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Gupta, Unegbu square off in election for SA IVP

Illustration by Ndidi Nwosu

By Bonnie Zhao     2/15/22 11:12pm

Trisha Gupta, current Student Association chief of staff, and Crystal Unegbu, current new student representative for Hanszen College and a member of SA’s Diversity and Inclusion Committee, are the two candidates running for SA internal vice opresident this year.

Gupta, a Sid Richardson College junior, said that she’s been involved with the SA since her freshman year and had served as an NSR and senator for Sid Richardson College.

“I feel like a lot of my experiences have led me to consider what could be changed within the SA, and those changes can tangibly be made through the role of IVP,” Gupta said.

Gupta said that the issues of transparency and accessibility, which consistently come up in the SA, are things that she has specifically tried to work on in her role as a senator and as chief of staff.

“I’ve really tried my best to make [SA] projects widely available to undergraduates to show people pipelines of proposing an idea and getting involved with leading the idea or handing it off to someone else in there,” Gupta said. “So we can take those experiences and institutionalize them in a sense that really puts projects out there and gets people involved in the SA as a whole.”

Unegbu, a Hanszen freshman, said that she chose to run for IVP because her current roles as an NSR and a committee member allow her to work closely with the IVP, which helps her have the ability to influence and plan events to foster an environment that achieves the great plans many students have.

“I think that by participating in senates and retreats, I know what ended up working well and not so well,” Unegbu said. “By hearing other people’s perspectives on that, I know I will be able to utilize that to make the necessary changes for better retreats, better communication and better engagement.”

Unegbu said that the majority of the work she wanted to accomplish this term she has been a part of through the diversity and inclusion committee. 

“The work I was doing to help our multicultural student body find their niches is not over. I really want to carry over my diversity plans by ensuring the diversity and inclusion committee continues to keep our student body’s cultures at hand,” Unegbu said.

Gupta said that the three pillars of her platform are accessibility, collaboration and structure, which she thinks especially play into the three parts of the SA that the role of IVP oversees.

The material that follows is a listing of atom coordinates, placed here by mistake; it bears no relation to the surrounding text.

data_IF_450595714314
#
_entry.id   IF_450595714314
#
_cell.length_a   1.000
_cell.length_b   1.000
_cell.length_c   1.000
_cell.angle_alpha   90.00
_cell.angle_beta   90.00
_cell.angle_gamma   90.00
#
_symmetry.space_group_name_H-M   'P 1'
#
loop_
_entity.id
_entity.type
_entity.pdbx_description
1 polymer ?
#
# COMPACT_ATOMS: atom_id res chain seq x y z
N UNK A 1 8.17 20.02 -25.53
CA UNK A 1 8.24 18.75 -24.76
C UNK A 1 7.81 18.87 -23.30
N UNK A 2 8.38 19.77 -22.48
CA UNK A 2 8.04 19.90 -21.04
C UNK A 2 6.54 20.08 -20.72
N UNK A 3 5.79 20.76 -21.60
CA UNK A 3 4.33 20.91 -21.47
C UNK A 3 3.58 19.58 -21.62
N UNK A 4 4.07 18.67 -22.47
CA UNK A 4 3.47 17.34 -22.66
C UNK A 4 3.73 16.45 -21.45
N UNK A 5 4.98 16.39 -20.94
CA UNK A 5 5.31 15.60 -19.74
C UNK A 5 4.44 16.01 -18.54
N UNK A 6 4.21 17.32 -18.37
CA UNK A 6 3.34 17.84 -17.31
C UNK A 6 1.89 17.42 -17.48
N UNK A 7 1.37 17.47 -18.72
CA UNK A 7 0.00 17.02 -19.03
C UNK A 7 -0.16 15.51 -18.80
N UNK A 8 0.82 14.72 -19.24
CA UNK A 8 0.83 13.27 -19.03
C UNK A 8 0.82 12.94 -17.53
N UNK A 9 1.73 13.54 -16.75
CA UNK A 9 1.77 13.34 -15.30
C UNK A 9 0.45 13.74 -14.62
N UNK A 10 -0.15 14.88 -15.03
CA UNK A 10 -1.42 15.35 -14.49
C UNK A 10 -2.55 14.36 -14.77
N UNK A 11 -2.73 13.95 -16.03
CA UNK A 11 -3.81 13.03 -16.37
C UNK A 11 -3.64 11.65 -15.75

“[Accessibility] means collecting feedback more thoroughly from students who are underrepresented, like student athletes, or transfer students or non-traditional students … and [letting] students who have things to say about certain issues can attend our meetings and express their opinions without any fear or any barriers,” Gupta said.

According to Gupta, in terms of collaboration, she thinks that the SA can do a better job of including all undergraduates students involved and not keeping initiatives to itself. And in terms of structure, she wants to introduce structural changes in order to enfranchise NSRs more.

“[NSRs] do all the same things that senators do, and they come to the Senate as frequently as presidents do, but they don’t have the right to vote on legislation,” Gupta said. “And another really important structural change to be made is to connect a long-term faculty member to serve as [NSRs’] mentors to help them navigate administration and help them advance all their projects throughout the school year.”

Unegbu said that her platforms are focused on transparency via publicity, committees’ reformations and influencing future leaders. 

“My first platform is going to address the lack of knowledge our student population has with the student association, which leads to misconceptions across many,” Unegbu said. “I believe the SA becoming a more prominent organization at our school is the first step. My second platform is to reform the current framework of committees because in my experience it can feel like no progress is being made in committees due to not knowing what step to take next in projects or who to refer to. My third platform is to work on improving the new student representatives’ responsibilities so that their role in the student association and senate can better influence their leadership skills to help them excel in their projects.”

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